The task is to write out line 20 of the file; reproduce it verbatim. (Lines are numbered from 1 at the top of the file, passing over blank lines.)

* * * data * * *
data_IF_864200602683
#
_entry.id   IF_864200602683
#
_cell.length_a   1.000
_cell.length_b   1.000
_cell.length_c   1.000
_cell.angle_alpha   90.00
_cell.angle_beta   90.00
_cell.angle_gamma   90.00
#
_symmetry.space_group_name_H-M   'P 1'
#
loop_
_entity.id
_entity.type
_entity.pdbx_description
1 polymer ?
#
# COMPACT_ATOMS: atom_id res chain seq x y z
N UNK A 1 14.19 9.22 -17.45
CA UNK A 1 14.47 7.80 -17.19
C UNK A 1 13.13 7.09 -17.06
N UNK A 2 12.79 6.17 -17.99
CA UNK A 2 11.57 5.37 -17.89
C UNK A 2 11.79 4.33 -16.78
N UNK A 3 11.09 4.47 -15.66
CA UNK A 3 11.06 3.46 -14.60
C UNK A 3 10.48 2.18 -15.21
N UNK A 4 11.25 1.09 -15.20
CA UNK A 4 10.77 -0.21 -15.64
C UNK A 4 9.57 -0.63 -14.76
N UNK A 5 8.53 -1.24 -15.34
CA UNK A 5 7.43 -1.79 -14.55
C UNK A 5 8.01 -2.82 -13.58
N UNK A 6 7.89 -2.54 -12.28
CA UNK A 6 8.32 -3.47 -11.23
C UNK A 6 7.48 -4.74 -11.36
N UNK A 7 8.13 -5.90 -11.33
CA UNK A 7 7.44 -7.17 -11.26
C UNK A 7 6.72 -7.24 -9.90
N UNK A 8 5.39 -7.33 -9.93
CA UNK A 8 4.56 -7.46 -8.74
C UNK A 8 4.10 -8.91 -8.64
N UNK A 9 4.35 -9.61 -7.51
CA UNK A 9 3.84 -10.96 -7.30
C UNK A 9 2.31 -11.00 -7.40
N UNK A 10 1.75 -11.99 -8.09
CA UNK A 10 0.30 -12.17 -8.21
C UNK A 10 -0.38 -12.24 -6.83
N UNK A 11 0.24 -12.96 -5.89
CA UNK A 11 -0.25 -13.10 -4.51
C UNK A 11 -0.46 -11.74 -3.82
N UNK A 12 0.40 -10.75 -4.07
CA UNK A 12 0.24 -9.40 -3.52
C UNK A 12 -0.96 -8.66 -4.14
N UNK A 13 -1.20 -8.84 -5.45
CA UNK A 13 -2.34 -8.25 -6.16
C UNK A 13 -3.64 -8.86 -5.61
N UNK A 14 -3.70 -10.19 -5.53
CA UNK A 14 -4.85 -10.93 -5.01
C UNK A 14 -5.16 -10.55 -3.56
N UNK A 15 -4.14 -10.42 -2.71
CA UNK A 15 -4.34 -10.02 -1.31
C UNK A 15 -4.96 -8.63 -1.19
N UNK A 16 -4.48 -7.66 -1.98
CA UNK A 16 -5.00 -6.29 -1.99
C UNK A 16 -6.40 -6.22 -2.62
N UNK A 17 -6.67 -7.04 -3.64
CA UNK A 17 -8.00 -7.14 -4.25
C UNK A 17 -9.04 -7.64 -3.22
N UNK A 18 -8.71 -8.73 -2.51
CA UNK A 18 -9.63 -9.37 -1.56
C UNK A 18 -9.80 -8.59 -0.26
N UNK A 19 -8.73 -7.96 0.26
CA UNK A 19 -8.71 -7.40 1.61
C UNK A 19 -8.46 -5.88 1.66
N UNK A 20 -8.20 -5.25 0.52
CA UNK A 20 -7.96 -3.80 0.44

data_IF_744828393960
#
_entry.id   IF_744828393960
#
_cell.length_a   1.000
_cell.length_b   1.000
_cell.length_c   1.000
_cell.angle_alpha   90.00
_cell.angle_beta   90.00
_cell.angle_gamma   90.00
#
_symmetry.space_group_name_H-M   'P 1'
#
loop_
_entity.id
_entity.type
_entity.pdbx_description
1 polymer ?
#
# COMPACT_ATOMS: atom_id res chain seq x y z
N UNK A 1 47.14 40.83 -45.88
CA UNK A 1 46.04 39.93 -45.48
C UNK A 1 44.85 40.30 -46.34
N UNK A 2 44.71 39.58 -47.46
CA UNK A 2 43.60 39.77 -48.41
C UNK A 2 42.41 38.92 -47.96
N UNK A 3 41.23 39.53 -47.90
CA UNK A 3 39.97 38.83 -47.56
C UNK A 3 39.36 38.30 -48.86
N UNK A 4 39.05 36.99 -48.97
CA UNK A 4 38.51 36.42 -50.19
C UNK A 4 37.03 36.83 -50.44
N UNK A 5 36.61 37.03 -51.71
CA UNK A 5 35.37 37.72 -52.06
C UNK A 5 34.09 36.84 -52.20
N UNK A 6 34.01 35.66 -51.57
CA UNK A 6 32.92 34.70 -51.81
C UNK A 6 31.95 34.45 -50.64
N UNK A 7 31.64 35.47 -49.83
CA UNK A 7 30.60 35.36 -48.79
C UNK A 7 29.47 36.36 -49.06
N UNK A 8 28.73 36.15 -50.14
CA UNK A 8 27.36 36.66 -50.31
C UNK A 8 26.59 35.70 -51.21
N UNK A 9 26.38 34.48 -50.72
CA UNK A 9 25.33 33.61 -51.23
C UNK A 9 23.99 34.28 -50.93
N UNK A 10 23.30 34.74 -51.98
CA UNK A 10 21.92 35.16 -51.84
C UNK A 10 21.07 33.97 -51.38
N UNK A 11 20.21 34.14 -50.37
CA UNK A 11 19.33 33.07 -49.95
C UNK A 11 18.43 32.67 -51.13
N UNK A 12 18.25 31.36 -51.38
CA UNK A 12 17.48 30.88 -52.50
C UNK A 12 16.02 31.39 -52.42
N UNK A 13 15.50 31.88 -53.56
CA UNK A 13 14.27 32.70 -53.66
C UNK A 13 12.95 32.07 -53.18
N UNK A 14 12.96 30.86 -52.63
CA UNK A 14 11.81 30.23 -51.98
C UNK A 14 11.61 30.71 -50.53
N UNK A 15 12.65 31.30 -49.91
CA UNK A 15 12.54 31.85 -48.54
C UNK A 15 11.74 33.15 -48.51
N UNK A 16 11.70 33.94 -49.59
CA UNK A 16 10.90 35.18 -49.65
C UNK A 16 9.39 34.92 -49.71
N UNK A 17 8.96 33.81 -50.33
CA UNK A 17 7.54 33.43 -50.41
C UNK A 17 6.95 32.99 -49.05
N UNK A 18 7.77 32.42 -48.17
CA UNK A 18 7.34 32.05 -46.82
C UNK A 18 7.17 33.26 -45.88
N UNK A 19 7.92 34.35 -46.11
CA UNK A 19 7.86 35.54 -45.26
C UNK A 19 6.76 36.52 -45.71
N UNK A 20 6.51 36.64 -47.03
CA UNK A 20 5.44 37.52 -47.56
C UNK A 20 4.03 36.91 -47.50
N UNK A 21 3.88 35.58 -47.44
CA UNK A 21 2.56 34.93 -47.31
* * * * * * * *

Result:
# COMPACT_ATOMS: atom_id res chain seq x y z